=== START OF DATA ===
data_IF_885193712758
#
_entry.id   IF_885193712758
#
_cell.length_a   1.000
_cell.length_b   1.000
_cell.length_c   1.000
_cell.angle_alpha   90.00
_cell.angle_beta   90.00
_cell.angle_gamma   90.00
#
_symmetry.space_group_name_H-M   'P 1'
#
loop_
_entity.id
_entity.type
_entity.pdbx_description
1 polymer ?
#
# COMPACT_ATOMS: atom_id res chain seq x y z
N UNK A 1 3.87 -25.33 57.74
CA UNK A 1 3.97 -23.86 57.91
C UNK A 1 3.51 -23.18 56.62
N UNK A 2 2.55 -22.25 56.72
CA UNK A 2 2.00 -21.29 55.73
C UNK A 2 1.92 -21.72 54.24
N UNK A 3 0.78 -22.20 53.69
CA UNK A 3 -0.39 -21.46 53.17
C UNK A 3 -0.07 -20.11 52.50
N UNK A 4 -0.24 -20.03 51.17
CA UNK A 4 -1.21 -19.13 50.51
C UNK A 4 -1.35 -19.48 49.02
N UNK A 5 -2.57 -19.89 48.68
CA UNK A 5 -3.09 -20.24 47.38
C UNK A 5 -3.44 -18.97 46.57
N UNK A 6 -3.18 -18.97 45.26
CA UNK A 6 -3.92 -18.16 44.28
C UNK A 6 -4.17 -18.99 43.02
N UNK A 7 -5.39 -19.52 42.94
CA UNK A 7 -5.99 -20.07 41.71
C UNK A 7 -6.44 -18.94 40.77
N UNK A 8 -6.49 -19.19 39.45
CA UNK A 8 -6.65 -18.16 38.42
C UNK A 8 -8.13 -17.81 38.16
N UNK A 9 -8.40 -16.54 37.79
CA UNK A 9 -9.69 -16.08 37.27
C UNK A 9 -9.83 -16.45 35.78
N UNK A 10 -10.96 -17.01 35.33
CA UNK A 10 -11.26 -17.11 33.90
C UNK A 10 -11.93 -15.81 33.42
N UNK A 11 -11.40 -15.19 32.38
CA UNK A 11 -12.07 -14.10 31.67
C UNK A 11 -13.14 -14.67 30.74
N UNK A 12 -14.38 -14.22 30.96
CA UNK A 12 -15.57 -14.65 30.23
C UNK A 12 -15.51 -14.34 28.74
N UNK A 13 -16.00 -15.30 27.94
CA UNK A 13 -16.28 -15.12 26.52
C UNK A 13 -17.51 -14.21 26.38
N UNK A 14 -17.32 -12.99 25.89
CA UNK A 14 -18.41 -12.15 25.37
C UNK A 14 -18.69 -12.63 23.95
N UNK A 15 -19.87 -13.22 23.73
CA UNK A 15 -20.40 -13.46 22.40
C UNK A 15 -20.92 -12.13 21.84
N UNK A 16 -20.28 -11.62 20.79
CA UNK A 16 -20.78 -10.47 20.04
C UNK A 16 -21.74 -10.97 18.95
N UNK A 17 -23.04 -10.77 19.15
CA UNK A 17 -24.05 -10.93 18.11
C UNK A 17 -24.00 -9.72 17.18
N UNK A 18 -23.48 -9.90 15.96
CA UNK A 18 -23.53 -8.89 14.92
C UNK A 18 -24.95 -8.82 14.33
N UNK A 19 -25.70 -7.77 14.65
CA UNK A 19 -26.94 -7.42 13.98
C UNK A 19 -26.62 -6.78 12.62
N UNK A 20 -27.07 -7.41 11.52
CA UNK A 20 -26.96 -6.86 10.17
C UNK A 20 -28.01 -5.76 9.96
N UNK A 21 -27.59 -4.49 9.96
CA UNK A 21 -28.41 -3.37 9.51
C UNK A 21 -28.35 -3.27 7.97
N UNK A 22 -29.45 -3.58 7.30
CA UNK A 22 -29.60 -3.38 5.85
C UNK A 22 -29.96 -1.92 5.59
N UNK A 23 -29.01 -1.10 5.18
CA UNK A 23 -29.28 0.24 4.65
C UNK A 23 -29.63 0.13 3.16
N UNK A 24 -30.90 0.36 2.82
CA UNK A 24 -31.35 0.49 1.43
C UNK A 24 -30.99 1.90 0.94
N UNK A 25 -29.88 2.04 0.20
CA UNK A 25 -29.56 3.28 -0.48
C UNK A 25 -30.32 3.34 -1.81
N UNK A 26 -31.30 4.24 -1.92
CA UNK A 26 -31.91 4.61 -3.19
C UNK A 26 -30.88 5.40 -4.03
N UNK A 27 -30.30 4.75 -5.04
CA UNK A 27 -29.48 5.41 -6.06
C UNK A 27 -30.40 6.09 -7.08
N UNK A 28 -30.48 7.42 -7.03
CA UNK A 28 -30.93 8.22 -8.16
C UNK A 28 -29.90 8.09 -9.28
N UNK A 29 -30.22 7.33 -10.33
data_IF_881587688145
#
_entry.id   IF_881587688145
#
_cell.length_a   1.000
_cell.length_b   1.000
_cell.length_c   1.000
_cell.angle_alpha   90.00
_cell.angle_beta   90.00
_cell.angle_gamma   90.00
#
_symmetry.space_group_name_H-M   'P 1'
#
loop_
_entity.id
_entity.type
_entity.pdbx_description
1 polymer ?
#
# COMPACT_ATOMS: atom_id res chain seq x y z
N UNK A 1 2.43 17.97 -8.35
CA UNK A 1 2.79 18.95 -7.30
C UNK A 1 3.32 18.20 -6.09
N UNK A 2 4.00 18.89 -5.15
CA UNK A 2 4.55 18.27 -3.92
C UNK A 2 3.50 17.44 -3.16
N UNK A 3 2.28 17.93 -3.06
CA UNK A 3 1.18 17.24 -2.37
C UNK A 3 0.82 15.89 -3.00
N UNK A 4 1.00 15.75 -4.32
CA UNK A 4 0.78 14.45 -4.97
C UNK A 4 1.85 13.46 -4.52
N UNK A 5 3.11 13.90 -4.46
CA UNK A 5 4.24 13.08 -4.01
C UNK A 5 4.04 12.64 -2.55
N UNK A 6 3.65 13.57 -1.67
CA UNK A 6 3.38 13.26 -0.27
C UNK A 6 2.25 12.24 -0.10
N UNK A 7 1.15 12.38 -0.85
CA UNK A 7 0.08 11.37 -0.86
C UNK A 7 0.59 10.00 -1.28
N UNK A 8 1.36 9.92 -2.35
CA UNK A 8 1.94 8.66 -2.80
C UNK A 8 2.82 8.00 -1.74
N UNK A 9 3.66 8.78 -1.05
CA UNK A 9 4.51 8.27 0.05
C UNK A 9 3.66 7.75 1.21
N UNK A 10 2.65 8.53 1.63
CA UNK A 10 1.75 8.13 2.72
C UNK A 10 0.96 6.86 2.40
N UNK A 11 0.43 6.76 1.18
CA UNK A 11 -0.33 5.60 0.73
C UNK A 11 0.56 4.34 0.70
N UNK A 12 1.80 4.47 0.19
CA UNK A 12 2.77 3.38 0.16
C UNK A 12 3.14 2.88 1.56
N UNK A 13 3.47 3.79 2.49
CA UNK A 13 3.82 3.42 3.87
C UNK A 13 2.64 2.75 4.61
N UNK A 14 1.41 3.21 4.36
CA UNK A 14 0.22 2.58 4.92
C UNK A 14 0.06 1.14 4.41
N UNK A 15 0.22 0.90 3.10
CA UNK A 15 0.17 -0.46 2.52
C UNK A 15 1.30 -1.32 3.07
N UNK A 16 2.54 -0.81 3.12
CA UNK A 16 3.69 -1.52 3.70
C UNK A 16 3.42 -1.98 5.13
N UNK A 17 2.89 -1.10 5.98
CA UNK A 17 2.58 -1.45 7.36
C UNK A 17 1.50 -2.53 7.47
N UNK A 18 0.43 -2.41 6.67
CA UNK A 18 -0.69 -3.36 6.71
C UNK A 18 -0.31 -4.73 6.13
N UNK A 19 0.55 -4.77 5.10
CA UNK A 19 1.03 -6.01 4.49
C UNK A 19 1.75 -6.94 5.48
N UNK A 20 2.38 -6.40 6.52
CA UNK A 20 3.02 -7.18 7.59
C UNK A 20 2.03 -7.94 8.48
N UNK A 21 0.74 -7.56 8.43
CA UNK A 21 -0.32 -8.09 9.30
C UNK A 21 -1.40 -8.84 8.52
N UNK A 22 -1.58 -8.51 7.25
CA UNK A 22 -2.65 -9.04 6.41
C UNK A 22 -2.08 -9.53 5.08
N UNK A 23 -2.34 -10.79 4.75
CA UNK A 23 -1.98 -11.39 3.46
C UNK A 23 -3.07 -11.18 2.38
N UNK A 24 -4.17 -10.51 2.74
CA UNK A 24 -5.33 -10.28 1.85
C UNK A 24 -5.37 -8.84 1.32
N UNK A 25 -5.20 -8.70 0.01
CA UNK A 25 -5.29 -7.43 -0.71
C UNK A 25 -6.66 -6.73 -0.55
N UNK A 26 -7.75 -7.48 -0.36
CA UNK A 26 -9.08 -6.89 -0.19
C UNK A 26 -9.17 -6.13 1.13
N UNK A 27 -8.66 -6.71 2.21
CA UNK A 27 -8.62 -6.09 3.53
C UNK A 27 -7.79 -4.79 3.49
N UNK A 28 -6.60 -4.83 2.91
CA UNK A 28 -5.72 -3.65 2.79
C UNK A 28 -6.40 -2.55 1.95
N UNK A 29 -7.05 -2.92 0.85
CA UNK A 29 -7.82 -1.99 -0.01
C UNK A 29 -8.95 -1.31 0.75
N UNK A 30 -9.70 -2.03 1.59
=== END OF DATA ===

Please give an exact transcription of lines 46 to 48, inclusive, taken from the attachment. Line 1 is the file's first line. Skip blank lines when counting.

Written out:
CA UNK A 9 -9.69 -16.08 37.27
C UNK A 9 -9.83 -16.45 35.78
N UNK A 10 -10.96 -17.01 35.33